Pittsburgh Pirates  23–17  .575  —  
April 22, 1913  NL  Philadelphia Phillies  4–1  .800  1  ^{[6]} 
Pittsburgh Pirates  7–2  .778  —  
May 27, 1940  NL  Brooklyn Dodgers  20–8  .714  1⁄2  ^{[7]} 
Cincinnati Reds  22–9  .710  —  
April 27, 1972  AL West  Minnesota Twins  5–2  .714  1⁄2  ^{[8]} 
Chicago White Sox  7–3  .700  —  
April 13, 1983  NL East  St. Louis Cardinals  3–1  .750  1⁄2  ^{[9]} 
Pittsburgh Pirates  5–2  .714  —  
April 24, 1983  AL West  Kansas City Royals  8–5  .615  1⁄2  ^{[10]} 
California Angels  11–7  .611  —  
May 17, 2018  AL East  New York Yankees  28–13  .683  1⁄2  ^{[11]} 
Boston Red Sox  30–14  .682  —  
August 24, 2020  AL East  New York Yankees  16–9  .640  1⁄2  ^{[12]} 
Tampa Bay Rays  19–11  .633  — 
Date  Conference or Division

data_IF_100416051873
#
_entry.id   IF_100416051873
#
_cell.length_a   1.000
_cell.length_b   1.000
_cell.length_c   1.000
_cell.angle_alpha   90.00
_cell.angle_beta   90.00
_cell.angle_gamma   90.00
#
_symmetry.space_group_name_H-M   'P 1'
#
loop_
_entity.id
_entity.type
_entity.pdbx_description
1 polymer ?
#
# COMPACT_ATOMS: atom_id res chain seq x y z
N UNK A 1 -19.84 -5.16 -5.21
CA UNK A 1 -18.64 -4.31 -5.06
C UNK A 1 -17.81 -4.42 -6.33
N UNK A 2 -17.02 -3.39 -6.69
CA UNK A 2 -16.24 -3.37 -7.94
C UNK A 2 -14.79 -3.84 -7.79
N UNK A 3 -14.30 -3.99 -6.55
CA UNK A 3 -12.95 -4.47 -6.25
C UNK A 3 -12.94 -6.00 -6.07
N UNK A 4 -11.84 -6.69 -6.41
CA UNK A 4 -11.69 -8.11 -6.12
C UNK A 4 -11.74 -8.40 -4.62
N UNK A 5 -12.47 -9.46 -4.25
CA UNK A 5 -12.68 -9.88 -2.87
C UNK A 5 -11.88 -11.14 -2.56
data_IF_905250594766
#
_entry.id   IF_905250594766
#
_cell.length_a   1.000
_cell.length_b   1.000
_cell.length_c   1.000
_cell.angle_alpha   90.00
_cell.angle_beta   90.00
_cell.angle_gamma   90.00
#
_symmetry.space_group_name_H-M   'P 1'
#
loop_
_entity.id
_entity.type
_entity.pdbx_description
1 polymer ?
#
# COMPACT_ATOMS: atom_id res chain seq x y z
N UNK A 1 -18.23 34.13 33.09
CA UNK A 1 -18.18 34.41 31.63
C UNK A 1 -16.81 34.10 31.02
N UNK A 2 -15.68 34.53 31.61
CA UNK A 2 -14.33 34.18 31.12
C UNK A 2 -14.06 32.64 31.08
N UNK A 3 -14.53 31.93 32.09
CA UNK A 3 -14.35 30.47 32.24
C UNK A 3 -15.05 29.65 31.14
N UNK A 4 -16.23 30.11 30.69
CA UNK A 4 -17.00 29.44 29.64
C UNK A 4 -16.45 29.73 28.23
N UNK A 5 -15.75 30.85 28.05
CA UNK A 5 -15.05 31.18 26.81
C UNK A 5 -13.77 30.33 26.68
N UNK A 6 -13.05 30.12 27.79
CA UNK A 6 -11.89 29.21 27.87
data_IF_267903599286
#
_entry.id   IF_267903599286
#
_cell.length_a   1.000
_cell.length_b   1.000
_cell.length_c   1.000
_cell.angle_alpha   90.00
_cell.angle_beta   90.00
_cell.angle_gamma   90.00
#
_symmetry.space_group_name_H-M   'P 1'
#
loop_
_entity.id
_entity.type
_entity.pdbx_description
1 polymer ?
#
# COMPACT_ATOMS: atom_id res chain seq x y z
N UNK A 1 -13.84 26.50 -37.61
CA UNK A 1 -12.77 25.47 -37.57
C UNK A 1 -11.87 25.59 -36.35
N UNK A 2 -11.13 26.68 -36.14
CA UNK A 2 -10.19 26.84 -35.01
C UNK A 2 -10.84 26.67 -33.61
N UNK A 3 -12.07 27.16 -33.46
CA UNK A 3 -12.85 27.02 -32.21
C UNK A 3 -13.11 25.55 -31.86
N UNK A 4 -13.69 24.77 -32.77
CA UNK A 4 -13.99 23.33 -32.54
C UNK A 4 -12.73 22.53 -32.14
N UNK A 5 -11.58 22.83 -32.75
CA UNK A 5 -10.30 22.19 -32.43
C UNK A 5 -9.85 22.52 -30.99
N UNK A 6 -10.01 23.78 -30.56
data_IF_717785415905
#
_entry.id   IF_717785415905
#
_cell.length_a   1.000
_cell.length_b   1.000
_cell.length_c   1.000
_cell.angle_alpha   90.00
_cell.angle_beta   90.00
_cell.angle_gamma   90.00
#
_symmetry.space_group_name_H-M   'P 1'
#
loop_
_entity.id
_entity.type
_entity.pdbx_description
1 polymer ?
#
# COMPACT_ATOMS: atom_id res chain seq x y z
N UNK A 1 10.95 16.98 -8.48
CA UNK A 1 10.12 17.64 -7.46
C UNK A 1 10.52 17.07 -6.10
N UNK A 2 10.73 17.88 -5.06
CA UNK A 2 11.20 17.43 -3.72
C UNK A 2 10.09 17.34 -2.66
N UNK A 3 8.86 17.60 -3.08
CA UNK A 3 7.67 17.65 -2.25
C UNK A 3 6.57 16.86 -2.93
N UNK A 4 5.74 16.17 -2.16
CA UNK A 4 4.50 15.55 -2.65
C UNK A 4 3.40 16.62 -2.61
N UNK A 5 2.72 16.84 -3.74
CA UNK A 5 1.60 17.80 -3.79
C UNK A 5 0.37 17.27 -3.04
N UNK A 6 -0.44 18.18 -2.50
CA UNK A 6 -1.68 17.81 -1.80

Teams  W–L  Win Pct.  GB  Ref. 

December 20, 1949  Central Division  Rochester Royals  14–8  .636  1⁄2  ^{[13]} 
Chicago Stags  17–10  .630  —  
December 28, 1983  Pacific Division  Los Angeles Lakers  19–9  .679  1⁄2  ^{[14]} 
Portland Trail Blazers  21–10  .677  —  
December 28, 2018  Eastern Conference  Milwaukee Bucks  24–10  .706  1⁄2  ^{[15]} 
Toronto Raptors  26–11  .703  —  
December 27, 2023  Western Conference  Oklahoma City Thunder  20–9  .690  1⁄2  ^{[16]} 
Denver Nuggets  22–10  .688  —  
January 4, 2024  Western Conference  Oklahoma City Thunder  23–10  .697  1⁄2  ^{[17]} 
Denver Nuggets  25–11  .694  —  
January 28, 2024  Western Conference  Los Angeles Clippers  30–14  .682  1⁄2  ^{[18]} 
Denver Nuggets  32–15  .681  —